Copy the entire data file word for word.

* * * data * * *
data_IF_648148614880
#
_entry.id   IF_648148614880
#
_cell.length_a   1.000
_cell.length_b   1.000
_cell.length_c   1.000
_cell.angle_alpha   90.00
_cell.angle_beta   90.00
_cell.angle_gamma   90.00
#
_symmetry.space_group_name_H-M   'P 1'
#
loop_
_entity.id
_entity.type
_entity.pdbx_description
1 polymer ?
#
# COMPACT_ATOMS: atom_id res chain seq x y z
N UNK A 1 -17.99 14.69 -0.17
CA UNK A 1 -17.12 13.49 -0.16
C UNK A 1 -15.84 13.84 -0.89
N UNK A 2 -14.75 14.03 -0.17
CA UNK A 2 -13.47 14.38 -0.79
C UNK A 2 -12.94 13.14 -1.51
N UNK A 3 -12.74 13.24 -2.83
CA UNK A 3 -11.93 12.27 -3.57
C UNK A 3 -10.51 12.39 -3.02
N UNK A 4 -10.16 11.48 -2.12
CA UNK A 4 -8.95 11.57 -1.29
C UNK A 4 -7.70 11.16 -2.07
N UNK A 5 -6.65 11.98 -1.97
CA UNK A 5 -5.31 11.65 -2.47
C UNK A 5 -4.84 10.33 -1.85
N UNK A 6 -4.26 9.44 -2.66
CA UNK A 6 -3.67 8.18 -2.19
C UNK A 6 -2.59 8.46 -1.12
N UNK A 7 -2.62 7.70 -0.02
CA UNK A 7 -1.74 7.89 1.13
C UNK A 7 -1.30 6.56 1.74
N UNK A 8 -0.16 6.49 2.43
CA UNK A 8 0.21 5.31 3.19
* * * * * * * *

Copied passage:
data_IF_648148614880
#
_entry.id   IF_648148614880
#
_cell.length_a   1.000
_cell.length_b   1.000
_cell.length_c   1.000
_cell.angle_alpha   90.00
_cell.angle_beta   90.00
_cell.angle_gamma   90.00
#
_symmetry.space_group_name_H-M   'P 1'
#
loop_
_entity.id
_entity.type
_entity.pdbx_description
1 polymer ?
#
# COMPACT_ATOMS: atom_id res chain seq x y z
N UNK A 1 -17.99 14.69 -0.17
CA UNK A 1 -17.12 13.49 -0.16
C UNK A 1 -15.84 13.84 -0.89
N UNK A 2 -14.75 14.03 -0.17
CA UNK A 2 -13.47 14.38 -0.79
C UNK A 2 -12.94 13.14 -1.51
N UNK A 3 -12.74 13.24 -2.83
CA UNK A 3 -11.93 12.27 -3.57
C UNK A 3 -10.51 12.39 -3.02
N UNK A 4 -10.16 11.48 -2.12
CA UNK A 4 -8.95 11.57 -1.29
C UNK A 4 -7.70 11.16 -2.07
N UNK A 5 -6.65 11.98 -1.97
CA UNK A 5 -5.31 11.65 -2.47
C UNK A 5 -4.84 10.33 -1.85
N UNK A 6 -4.26 9.44 -2.66
CA UNK A 6 -3.67 8.18 -2.19
C UNK A 6 -2.59 8.46 -1.12
N UNK A 7 -2.62 7.70 -0.02
CA UNK A 7 -1.74 7.89 1.13
C UNK A 7 -1.30 6.56 1.74
N UNK A 8 -0.16 6.49 2.43
CA UNK A 8 0.21 5.31 3.19